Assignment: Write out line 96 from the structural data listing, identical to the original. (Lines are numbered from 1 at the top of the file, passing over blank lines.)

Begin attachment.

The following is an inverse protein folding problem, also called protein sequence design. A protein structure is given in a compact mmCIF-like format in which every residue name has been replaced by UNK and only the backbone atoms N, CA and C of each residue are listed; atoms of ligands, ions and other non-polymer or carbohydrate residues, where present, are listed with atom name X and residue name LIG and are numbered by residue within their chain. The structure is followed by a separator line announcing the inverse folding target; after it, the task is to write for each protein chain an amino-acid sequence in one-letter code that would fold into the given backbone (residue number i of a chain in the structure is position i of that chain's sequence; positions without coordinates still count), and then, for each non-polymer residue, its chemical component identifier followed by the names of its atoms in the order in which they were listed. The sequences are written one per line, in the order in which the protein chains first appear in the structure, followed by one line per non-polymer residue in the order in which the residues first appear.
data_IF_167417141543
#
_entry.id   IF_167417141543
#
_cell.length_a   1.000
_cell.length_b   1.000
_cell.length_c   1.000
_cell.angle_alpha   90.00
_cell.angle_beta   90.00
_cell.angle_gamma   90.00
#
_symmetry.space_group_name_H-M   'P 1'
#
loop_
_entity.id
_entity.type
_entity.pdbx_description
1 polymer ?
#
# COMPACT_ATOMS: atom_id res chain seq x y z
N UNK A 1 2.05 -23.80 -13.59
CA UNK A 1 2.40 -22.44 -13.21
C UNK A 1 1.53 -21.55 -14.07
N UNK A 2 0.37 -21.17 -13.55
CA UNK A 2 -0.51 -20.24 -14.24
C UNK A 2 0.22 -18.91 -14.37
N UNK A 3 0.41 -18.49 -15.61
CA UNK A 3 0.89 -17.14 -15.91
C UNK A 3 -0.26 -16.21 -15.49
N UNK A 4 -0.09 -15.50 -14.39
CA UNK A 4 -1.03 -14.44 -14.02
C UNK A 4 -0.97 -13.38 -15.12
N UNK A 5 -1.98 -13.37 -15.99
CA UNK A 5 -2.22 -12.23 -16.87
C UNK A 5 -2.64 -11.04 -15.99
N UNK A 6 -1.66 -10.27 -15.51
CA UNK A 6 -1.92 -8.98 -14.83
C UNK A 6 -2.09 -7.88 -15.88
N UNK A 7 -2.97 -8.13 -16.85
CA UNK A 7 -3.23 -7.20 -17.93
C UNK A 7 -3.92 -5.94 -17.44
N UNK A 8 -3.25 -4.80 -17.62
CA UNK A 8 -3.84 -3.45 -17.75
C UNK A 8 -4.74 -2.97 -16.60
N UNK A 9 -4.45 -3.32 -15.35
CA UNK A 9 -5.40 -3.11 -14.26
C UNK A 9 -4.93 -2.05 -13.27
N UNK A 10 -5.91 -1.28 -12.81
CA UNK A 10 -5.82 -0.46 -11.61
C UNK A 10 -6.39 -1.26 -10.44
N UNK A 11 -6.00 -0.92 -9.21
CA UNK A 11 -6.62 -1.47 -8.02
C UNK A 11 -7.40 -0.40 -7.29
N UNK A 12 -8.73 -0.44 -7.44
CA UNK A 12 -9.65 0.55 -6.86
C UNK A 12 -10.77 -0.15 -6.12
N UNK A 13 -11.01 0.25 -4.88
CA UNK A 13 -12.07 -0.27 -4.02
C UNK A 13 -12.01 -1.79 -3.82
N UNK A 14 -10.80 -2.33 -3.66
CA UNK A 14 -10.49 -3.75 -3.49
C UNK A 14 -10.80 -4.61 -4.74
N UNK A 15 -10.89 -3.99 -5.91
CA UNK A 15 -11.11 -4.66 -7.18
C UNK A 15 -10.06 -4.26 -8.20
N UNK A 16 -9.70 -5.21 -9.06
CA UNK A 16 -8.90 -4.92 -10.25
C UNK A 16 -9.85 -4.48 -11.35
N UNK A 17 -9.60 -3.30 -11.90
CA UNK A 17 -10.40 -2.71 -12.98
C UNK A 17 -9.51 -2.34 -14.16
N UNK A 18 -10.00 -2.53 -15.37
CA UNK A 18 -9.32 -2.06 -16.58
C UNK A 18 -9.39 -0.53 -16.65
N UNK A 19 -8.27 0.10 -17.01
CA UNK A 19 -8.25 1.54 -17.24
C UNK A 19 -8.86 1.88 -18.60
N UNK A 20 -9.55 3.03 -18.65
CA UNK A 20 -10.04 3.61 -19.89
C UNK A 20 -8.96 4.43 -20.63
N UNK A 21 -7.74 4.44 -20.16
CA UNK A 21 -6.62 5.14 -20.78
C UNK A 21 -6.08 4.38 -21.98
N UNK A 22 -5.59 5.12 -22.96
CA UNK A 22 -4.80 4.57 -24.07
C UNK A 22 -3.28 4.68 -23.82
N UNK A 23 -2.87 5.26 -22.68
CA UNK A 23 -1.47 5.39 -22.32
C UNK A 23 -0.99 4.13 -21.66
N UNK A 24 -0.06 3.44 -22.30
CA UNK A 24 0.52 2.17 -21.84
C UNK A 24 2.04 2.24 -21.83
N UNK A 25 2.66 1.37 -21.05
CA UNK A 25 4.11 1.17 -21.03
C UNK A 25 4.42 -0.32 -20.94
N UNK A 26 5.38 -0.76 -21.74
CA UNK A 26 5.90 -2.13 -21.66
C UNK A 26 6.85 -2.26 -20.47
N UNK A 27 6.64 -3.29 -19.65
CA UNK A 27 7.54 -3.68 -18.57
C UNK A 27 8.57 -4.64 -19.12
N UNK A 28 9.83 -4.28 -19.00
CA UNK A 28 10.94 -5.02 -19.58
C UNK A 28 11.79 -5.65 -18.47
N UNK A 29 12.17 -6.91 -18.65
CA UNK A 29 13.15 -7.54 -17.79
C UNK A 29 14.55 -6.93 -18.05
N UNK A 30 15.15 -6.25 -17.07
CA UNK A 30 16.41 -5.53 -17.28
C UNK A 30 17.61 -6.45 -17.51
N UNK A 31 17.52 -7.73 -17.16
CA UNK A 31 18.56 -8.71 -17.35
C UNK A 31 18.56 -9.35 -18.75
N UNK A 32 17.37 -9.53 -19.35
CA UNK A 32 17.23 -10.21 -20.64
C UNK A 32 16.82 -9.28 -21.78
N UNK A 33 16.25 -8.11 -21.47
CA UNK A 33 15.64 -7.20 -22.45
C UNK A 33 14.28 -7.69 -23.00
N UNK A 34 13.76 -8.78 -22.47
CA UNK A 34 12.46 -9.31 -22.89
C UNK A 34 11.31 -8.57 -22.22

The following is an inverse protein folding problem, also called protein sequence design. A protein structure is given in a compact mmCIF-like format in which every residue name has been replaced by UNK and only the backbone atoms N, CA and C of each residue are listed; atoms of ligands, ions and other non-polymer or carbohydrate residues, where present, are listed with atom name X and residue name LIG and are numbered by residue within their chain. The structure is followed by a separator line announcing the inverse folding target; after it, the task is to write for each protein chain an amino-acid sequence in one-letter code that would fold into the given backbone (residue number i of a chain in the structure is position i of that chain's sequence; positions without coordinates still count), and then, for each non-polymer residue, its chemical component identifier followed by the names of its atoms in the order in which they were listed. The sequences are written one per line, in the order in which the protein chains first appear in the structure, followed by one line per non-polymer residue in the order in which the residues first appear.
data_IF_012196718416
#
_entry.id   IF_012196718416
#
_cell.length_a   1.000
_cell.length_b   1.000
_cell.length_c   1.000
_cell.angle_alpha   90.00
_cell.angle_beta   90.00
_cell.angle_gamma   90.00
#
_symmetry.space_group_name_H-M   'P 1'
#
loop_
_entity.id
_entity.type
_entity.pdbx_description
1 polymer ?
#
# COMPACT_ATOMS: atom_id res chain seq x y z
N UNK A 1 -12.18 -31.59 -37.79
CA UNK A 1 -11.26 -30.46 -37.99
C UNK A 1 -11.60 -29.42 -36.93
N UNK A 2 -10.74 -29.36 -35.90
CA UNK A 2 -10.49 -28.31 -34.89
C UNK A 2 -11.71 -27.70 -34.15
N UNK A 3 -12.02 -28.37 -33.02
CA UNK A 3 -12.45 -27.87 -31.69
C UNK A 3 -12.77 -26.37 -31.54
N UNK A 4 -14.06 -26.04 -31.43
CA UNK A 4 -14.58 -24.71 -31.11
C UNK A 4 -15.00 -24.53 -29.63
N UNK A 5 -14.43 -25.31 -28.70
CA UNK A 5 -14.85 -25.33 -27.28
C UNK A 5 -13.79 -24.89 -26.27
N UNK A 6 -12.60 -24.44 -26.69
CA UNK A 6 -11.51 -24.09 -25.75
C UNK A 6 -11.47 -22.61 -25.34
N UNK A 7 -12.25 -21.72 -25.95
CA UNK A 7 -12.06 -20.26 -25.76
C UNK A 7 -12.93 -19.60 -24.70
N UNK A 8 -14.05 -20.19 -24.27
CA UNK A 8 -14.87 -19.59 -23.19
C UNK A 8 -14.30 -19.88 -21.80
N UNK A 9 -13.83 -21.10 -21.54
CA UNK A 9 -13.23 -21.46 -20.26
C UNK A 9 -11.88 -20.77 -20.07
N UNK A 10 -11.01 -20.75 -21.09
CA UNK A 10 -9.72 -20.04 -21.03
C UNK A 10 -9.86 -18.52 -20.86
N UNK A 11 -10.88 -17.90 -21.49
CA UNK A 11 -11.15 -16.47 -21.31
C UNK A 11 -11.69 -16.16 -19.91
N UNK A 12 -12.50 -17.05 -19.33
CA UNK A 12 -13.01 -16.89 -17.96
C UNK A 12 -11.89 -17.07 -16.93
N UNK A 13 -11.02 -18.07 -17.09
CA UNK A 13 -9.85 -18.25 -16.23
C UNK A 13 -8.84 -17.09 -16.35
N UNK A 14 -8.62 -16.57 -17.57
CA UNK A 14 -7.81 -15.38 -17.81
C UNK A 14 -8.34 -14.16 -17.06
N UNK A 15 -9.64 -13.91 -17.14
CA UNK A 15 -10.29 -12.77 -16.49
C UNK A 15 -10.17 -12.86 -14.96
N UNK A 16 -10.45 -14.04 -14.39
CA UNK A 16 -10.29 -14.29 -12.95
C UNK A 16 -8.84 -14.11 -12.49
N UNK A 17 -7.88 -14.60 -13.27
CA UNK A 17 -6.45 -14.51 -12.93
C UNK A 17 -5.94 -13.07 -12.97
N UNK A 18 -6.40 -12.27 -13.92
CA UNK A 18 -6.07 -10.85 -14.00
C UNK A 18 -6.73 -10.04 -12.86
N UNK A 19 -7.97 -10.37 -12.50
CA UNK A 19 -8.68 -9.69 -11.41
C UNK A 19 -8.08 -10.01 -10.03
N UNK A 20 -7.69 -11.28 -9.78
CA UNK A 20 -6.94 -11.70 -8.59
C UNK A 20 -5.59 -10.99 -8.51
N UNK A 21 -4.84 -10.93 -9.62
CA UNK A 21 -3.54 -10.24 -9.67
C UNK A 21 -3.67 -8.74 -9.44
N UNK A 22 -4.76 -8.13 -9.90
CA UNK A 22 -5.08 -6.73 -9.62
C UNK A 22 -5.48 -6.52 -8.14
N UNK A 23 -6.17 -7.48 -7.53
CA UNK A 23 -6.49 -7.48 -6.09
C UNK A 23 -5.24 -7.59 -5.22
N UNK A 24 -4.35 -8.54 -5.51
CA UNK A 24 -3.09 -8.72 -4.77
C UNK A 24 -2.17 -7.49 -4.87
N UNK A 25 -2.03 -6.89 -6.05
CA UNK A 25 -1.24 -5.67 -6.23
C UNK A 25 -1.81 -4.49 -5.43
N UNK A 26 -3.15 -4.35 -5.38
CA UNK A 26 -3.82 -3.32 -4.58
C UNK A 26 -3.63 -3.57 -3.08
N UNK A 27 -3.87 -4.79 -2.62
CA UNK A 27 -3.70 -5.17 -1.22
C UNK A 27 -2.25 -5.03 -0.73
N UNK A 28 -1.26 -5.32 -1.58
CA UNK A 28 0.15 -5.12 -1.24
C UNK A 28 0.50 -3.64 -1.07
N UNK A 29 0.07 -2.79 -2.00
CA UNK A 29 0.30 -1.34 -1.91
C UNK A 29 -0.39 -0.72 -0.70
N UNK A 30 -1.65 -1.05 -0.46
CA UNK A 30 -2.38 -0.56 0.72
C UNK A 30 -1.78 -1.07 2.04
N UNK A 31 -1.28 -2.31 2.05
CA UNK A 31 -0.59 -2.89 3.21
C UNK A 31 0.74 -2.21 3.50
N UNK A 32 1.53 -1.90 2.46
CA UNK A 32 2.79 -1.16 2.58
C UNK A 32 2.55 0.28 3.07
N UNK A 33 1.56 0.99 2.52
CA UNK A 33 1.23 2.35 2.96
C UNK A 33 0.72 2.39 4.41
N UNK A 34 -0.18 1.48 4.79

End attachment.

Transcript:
C UNK A 25 4.42 -0.32 -20.94